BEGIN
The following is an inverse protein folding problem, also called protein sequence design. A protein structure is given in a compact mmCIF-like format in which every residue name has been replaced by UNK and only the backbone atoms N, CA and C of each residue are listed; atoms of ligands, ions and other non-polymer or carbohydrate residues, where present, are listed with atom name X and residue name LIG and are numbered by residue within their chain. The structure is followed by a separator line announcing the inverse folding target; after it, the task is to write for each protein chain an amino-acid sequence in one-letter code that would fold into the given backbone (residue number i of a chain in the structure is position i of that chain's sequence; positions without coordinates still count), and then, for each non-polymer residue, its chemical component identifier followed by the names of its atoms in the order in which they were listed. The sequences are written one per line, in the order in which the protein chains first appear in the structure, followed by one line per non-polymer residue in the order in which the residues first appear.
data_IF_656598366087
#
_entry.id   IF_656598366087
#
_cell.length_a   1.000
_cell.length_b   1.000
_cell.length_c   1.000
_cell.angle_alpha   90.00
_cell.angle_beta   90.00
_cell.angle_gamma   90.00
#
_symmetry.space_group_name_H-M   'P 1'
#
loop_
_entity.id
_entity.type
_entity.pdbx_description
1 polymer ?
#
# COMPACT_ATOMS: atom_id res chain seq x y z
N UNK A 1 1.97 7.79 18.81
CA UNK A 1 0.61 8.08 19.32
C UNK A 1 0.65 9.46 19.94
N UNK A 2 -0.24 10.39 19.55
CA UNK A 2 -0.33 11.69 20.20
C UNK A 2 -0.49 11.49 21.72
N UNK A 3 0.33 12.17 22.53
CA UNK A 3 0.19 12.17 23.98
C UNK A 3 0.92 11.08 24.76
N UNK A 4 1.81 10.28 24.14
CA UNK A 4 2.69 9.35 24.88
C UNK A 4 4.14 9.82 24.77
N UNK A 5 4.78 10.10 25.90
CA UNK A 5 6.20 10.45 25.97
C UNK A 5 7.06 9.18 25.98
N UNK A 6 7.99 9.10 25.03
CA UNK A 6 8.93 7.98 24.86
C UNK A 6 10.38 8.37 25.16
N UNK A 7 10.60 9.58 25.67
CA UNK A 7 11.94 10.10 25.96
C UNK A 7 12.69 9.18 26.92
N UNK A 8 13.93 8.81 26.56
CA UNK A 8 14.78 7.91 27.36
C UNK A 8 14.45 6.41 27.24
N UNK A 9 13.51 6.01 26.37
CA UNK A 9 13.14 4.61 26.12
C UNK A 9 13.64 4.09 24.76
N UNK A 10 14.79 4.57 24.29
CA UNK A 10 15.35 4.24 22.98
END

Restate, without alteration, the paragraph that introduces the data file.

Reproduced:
The following is an inverse protein folding problem, also called protein sequence design. A protein structure is given in a compact mmCIF-like format in which every residue name has been replaced by UNK and only the backbone atoms N, CA and C of each residue are listed; atoms of ligands, ions and other non-polymer or carbohydrate residues, where present, are listed with atom name X and residue name LIG and are numbered by residue within their chain. The structure is followed by a separator line announcing the inverse folding target; after it, the task is to write for each protein chain an amino-acid sequence in one-letter code that would fold into the given backbone (residue number i of a chain in the structure is position i of that chain's sequence; positions without coordinates still count), and then, for each non-polymer residue, its chemical component identifier followed by the names of its atoms in the order in which they were listed. The sequences are written one per line, in the order in which the protein chains first appear in the structure, followed by one line per non-polymer residue in the order in which the residues first appear.